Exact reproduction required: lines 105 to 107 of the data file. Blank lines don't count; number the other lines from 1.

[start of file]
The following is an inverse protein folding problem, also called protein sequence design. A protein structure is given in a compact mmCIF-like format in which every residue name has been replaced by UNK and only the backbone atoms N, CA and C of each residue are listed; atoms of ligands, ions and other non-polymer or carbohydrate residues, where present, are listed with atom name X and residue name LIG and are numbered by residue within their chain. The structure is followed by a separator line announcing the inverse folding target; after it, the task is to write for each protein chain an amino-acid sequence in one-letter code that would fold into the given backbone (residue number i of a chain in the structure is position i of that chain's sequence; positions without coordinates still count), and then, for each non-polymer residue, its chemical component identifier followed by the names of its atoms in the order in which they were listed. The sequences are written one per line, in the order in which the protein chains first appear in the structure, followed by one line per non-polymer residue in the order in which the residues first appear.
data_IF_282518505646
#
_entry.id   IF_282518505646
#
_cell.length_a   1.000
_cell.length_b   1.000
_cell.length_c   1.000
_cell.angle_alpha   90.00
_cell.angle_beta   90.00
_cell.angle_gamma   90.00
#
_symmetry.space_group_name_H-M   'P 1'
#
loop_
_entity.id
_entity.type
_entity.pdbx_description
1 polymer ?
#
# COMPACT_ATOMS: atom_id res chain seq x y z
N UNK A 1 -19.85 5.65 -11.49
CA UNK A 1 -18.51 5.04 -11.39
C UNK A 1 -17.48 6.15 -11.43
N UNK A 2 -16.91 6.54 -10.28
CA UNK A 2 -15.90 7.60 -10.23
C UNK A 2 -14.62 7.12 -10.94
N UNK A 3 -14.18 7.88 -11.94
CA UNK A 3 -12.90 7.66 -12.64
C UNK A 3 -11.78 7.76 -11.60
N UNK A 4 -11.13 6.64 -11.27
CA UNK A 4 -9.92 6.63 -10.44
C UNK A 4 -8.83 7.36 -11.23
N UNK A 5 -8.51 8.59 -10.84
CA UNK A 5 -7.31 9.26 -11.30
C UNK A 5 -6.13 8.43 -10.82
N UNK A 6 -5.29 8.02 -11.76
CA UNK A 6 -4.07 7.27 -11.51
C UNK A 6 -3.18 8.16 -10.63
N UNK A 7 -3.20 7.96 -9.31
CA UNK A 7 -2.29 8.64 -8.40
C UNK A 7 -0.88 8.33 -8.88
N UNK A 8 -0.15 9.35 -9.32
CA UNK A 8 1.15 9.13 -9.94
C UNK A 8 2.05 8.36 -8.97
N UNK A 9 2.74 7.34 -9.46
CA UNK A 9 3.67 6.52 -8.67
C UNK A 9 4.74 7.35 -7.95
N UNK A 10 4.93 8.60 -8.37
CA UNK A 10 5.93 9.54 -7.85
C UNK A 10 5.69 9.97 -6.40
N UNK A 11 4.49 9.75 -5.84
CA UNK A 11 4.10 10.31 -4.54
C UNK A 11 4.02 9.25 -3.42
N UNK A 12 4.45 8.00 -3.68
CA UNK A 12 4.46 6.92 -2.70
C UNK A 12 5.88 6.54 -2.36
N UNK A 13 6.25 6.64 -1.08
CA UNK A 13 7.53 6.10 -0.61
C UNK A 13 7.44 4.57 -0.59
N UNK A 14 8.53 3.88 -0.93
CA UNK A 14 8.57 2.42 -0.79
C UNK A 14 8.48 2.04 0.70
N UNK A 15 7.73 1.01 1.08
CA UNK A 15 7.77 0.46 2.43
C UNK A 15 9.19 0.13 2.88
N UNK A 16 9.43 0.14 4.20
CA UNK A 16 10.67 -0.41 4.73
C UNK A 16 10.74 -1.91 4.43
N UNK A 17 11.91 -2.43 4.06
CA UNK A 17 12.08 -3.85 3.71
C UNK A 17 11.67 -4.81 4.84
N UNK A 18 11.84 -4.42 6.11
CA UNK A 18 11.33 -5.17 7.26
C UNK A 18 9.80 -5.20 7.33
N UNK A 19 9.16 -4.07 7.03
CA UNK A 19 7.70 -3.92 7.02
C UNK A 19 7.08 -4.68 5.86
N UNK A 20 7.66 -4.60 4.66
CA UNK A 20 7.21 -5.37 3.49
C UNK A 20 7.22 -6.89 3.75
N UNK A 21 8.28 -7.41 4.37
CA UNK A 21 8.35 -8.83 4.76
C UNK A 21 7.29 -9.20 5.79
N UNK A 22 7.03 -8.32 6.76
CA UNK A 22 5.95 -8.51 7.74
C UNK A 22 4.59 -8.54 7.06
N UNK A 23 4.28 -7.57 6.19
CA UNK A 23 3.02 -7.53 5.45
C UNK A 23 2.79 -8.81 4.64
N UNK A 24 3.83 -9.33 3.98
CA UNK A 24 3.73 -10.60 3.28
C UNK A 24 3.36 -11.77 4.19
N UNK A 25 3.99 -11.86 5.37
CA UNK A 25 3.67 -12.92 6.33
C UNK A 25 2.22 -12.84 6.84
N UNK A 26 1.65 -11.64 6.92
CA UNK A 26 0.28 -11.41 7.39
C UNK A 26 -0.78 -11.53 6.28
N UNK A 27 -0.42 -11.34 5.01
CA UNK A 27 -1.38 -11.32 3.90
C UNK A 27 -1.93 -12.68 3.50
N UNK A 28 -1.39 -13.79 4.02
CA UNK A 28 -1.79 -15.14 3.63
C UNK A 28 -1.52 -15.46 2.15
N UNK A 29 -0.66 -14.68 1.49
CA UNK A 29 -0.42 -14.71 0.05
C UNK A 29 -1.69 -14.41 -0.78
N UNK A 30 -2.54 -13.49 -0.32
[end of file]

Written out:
C UNK A 28 -1.52 -15.46 2.15
N UNK A 29 -0.66 -14.68 1.49
CA UNK A 29 -0.42 -14.71 0.05